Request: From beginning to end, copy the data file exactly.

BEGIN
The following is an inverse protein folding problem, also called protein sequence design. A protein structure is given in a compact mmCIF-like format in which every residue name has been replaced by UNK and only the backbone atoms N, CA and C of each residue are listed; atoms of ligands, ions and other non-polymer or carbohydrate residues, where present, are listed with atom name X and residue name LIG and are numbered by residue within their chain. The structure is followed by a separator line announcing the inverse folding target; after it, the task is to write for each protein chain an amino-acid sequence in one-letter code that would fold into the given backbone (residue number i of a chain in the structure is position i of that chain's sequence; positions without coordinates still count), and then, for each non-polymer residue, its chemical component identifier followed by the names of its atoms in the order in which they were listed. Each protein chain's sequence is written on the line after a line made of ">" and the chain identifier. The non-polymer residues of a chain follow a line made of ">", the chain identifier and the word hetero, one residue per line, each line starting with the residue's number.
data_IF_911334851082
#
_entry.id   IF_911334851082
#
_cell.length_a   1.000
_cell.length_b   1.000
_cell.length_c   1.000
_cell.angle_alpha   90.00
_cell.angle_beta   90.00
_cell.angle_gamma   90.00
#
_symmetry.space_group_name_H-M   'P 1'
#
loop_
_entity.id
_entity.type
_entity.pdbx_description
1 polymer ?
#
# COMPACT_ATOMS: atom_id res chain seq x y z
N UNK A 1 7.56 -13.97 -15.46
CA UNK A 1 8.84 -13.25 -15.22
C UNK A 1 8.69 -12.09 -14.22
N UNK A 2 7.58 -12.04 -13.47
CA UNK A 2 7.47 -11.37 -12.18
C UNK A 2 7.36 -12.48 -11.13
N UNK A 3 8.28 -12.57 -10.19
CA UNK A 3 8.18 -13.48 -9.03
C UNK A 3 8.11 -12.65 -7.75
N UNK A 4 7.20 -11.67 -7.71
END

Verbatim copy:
The following is an inverse protein folding problem, also called protein sequence design. A protein structure is given in a compact mmCIF-like format in which every residue name has been replaced by UNK and only the backbone atoms N, CA and C of each residue are listed; atoms of ligands, ions and other non-polymer or carbohydrate residues, where present, are listed with atom name X and residue name LIG and are numbered by residue within their chain. The structure is followed by a separator line announcing the inverse folding target; after it, the task is to write for each protein chain an amino-acid sequence in one-letter code that would fold into the given backbone (residue number i of a chain in the structure is position i of that chain's sequence; positions without coordinates still count), and then, for each non-polymer residue, its chemical component identifier followed by the names of its atoms in the order in which they were listed. Each protein chain's sequence is written on the line after a line made of ">" and the chain identifier. The non-polymer residues of a chain follow a line made of ">", the chain identifier and the word hetero, one residue per line, each line starting with the residue's number.
data_IF_911334851082
#
_entry.id   IF_911334851082
#
_cell.length_a   1.000
_cell.length_b   1.000
_cell.length_c   1.000
_cell.angle_alpha   90.00
_cell.angle_beta   90.00
_cell.angle_gamma   90.00
#
_symmetry.space_group_name_H-M   'P 1'
#
loop_
_entity.id
_entity.type
_entity.pdbx_description
1 polymer ?
#
# COMPACT_ATOMS: atom_id res chain seq x y z
N UNK A 1 7.56 -13.97 -15.46
CA UNK A 1 8.84 -13.25 -15.22
C UNK A 1 8.69 -12.09 -14.22
N UNK A 2 7.58 -12.04 -13.47
CA UNK A 2 7.47 -11.37 -12.18
C UNK A 2 7.36 -12.48 -11.13
N UNK A 3 8.28 -12.57 -10.19
CA UNK A 3 8.18 -13.48 -9.03
C UNK A 3 8.11 -12.65 -7.75
N UNK A 4 7.20 -11.67 -7.71